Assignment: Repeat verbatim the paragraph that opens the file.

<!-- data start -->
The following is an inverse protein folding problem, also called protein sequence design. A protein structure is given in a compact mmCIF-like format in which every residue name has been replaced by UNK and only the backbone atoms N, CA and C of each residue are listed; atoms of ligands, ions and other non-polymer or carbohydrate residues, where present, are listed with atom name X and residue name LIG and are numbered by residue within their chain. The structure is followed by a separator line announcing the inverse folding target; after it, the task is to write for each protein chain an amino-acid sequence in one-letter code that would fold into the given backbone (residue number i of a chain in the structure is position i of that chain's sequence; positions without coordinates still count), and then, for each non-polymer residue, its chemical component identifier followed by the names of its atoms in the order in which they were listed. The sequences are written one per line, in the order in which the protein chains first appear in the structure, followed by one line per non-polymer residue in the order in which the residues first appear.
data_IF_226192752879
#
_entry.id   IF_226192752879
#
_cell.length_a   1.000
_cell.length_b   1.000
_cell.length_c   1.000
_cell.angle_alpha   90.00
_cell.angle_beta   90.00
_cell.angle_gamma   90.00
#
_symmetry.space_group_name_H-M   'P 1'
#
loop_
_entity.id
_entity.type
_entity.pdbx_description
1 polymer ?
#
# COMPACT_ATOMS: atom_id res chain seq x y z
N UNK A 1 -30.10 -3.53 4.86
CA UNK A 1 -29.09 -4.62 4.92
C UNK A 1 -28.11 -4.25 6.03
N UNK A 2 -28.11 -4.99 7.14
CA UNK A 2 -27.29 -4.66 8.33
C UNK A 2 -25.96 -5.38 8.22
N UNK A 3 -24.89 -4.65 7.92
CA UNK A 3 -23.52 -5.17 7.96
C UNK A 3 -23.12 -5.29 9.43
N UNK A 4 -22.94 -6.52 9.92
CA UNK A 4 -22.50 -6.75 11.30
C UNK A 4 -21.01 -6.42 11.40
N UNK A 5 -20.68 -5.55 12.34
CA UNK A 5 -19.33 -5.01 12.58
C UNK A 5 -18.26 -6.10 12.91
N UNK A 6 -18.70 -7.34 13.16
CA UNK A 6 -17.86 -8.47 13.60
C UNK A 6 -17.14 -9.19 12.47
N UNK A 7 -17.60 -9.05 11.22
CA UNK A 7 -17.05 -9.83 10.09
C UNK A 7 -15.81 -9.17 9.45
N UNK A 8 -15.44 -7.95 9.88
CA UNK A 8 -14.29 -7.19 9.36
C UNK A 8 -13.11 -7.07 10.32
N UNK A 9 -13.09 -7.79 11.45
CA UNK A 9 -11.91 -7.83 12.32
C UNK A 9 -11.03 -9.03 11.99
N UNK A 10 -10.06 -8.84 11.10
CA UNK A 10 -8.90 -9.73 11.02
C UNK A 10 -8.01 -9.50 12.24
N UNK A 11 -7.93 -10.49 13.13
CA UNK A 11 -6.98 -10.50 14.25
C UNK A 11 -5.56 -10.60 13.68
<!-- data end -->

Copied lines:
The following is an inverse protein folding problem, also called protein sequence design. A protein structure is given in a compact mmCIF-like format in which every residue name has been replaced by UNK and only the backbone atoms N, CA and C of each residue are listed; atoms of ligands, ions and other non-polymer or carbohydrate residues, where present, are listed with atom name X and residue name LIG and are numbered by residue within their chain. The structure is followed by a separator line announcing the inverse folding target; after it, the task is to write for each protein chain an amino-acid sequence in one-letter code that would fold into the given backbone (residue number i of a chain in the structure is position i of that chain's sequence; positions without coordinates still count), and then, for each non-polymer residue, its chemical component identifier followed by the names of its atoms in the order in which they were listed. The sequences are written one per line, in the order in which the protein chains first appear in the structure, followed by one line per non-polymer residue in the order in which the residues first appear.